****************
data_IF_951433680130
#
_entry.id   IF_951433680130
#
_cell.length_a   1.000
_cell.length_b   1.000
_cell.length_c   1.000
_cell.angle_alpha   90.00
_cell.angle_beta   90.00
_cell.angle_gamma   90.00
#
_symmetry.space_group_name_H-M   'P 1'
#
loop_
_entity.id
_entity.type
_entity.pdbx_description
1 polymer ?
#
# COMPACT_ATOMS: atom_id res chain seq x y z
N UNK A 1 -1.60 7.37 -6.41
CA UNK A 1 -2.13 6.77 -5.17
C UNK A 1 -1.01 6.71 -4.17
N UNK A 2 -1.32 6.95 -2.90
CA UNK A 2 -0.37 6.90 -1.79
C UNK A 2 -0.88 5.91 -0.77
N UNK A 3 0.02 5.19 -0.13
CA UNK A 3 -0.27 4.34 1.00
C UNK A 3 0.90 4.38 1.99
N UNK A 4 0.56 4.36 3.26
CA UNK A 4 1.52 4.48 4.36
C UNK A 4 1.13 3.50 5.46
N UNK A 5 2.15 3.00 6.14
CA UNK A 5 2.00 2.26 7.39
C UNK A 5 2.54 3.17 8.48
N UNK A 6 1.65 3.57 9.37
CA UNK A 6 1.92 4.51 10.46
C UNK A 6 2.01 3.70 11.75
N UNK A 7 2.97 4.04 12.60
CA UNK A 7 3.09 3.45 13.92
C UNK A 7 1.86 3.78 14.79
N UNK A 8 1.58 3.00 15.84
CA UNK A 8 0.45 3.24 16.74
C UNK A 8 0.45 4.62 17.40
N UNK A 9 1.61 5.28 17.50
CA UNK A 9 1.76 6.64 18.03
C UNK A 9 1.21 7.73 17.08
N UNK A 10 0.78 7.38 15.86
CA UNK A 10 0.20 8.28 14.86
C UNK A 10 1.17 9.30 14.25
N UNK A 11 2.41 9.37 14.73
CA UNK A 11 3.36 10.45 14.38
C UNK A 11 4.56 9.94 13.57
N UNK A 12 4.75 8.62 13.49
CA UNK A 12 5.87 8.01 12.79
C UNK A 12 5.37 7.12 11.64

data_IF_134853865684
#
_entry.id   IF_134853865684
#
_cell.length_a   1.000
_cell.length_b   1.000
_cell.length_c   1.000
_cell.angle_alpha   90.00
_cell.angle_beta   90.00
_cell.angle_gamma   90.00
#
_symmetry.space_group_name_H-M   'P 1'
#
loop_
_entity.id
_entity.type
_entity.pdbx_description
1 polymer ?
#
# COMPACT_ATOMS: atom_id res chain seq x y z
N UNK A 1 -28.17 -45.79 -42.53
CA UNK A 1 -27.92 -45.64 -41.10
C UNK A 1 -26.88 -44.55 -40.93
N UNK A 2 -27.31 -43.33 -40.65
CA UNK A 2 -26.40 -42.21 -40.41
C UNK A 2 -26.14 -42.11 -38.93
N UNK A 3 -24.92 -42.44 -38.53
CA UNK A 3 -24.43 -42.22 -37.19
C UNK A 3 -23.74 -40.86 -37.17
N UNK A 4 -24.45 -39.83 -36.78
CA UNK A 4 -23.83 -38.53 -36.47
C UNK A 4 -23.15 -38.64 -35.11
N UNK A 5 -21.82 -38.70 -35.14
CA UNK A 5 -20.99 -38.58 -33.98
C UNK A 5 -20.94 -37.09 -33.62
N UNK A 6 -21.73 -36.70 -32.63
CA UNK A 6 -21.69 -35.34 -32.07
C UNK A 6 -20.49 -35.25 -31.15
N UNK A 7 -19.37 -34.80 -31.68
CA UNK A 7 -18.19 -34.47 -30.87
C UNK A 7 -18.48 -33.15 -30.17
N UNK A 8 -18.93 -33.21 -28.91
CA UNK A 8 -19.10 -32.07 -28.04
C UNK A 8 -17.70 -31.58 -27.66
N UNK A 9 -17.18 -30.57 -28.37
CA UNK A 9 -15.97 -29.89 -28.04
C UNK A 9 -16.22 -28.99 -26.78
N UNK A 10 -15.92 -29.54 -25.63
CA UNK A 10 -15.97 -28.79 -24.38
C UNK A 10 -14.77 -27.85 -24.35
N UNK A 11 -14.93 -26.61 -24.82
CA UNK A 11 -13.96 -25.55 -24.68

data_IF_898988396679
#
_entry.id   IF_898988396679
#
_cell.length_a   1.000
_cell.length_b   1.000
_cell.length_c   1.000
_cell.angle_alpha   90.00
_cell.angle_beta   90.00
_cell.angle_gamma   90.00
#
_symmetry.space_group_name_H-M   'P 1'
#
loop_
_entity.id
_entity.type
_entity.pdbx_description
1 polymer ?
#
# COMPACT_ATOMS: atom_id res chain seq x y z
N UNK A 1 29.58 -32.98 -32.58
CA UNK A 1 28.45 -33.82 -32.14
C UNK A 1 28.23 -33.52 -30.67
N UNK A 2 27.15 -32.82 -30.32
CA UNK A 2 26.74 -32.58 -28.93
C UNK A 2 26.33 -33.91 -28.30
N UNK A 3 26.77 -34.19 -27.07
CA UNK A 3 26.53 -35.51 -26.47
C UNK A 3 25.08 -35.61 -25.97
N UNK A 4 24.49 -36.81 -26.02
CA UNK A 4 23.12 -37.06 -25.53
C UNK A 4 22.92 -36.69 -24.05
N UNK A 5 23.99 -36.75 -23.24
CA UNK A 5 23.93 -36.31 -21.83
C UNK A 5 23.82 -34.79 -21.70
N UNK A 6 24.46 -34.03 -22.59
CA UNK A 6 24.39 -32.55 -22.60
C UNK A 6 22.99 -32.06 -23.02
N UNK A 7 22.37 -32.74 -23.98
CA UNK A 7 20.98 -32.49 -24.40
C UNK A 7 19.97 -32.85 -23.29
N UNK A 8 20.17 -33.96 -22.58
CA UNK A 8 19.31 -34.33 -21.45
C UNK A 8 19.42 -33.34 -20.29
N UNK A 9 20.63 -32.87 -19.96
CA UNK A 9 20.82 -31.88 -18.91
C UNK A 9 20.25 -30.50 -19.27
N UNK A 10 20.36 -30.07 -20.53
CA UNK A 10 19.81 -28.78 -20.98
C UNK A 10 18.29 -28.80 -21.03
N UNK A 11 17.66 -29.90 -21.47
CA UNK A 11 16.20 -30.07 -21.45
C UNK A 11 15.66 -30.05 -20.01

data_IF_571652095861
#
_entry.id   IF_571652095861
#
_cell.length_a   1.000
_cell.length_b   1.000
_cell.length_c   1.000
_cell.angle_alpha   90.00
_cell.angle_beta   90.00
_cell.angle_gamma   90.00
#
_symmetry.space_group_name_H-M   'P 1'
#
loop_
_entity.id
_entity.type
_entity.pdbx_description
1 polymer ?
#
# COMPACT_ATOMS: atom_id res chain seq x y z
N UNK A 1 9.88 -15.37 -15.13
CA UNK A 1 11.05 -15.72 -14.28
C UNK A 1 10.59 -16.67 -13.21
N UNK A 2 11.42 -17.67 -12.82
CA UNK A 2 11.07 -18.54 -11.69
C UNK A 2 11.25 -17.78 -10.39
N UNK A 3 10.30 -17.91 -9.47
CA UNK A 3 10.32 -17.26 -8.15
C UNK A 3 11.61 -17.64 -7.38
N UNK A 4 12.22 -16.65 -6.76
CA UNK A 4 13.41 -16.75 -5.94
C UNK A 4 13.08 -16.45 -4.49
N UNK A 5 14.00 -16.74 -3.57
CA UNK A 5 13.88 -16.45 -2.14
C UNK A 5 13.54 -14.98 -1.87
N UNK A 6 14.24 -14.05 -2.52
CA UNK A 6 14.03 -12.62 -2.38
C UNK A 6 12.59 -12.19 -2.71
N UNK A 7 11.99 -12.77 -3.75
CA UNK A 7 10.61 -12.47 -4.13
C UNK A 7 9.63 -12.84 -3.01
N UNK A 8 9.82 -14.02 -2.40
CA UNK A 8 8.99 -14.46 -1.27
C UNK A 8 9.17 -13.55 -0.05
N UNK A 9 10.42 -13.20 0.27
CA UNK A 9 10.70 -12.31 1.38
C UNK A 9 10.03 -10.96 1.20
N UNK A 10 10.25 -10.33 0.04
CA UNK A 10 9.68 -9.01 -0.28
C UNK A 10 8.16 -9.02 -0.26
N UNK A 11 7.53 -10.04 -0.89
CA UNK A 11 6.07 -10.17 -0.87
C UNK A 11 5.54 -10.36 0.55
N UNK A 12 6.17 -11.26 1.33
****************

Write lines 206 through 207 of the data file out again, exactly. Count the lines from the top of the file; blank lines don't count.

N UNK A 9 10.42 -13.20 0.27
CA UNK A 9 10.70 -12.31 1.38